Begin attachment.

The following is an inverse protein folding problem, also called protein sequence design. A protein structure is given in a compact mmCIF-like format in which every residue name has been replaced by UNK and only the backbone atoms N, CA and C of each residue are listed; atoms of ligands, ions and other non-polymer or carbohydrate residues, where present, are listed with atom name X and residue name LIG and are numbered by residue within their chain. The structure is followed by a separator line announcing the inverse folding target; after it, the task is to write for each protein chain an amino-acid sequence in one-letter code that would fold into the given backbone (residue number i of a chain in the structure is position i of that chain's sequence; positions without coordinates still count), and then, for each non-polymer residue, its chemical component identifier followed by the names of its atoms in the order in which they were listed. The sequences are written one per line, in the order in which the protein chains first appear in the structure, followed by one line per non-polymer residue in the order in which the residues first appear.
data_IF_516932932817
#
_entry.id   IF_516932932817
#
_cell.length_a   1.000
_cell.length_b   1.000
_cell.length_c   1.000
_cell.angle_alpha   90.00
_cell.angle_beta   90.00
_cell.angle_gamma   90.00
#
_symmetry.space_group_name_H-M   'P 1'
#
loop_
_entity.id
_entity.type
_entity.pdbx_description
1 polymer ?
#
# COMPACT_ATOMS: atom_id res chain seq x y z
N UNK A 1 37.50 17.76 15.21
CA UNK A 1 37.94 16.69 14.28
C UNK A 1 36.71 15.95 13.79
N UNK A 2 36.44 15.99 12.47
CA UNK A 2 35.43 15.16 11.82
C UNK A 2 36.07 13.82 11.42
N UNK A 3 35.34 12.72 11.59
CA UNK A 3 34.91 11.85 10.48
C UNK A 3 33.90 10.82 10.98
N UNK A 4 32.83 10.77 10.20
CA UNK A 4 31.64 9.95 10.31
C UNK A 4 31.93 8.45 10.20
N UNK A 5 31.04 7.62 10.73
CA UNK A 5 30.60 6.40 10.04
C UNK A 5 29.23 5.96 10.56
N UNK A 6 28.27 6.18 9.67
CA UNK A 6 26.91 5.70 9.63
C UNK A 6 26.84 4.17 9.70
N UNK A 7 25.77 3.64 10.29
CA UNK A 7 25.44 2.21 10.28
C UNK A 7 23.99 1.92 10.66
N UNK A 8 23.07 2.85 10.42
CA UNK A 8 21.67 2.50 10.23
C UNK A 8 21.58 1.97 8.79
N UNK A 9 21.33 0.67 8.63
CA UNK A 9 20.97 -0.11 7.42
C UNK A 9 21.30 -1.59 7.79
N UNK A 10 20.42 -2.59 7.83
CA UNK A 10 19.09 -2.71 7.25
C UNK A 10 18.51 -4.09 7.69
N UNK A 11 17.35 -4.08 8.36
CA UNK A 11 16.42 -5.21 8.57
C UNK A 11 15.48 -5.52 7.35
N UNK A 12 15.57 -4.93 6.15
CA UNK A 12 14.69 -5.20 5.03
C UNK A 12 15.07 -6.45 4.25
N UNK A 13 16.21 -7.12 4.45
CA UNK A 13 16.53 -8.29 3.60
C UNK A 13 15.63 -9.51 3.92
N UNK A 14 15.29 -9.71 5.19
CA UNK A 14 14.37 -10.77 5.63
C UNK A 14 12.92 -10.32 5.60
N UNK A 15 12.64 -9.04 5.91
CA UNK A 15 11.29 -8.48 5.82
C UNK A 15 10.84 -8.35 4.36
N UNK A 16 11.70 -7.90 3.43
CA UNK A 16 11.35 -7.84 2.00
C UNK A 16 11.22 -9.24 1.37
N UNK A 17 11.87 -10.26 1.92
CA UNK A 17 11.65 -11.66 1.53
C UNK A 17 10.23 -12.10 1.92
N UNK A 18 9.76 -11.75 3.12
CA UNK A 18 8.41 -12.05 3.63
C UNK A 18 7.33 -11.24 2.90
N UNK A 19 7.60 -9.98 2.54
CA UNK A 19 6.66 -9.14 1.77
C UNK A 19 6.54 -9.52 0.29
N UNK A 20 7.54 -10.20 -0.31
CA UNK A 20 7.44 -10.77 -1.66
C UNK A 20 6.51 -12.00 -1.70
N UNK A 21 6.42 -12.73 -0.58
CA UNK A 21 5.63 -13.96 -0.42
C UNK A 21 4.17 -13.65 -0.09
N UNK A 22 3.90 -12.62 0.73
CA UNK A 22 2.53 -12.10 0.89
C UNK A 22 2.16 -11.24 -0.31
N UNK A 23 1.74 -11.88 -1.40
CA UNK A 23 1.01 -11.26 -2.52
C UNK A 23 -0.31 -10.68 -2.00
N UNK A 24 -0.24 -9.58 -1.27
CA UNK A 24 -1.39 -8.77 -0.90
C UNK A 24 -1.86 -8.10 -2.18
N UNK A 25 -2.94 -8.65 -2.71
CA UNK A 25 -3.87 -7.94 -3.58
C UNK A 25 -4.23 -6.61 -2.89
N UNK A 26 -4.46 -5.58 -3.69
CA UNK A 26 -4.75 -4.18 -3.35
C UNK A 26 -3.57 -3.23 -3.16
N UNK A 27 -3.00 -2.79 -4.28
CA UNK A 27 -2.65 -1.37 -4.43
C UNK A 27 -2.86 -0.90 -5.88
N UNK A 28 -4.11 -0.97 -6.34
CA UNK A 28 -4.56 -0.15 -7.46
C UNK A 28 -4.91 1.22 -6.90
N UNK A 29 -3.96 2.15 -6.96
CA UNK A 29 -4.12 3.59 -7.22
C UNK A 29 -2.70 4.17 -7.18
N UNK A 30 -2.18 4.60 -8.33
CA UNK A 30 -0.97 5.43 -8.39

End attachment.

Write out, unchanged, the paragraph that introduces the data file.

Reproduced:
The following is an inverse protein folding problem, also called protein sequence design. A protein structure is given in a compact mmCIF-like format in which every residue name has been replaced by UNK and only the backbone atoms N, CA and C of each residue are listed; atoms of ligands, ions and other non-polymer or carbohydrate residues, where present, are listed with atom name X and residue name LIG and are numbered by residue within their chain. The structure is followed by a separator line announcing the inverse folding target; after it, the task is to write for each protein chain an amino-acid sequence in one-letter code that would fold into the given backbone (residue number i of a chain in the structure is position i of that chain's sequence; positions without coordinates still count), and then, for each non-polymer residue, its chemical component identifier followed by the names of its atoms in the order in which they were listed. The sequences are written one per line, in the order in which the protein chains first appear in the structure, followed by one line per non-polymer residue in the order in which the residues first appear.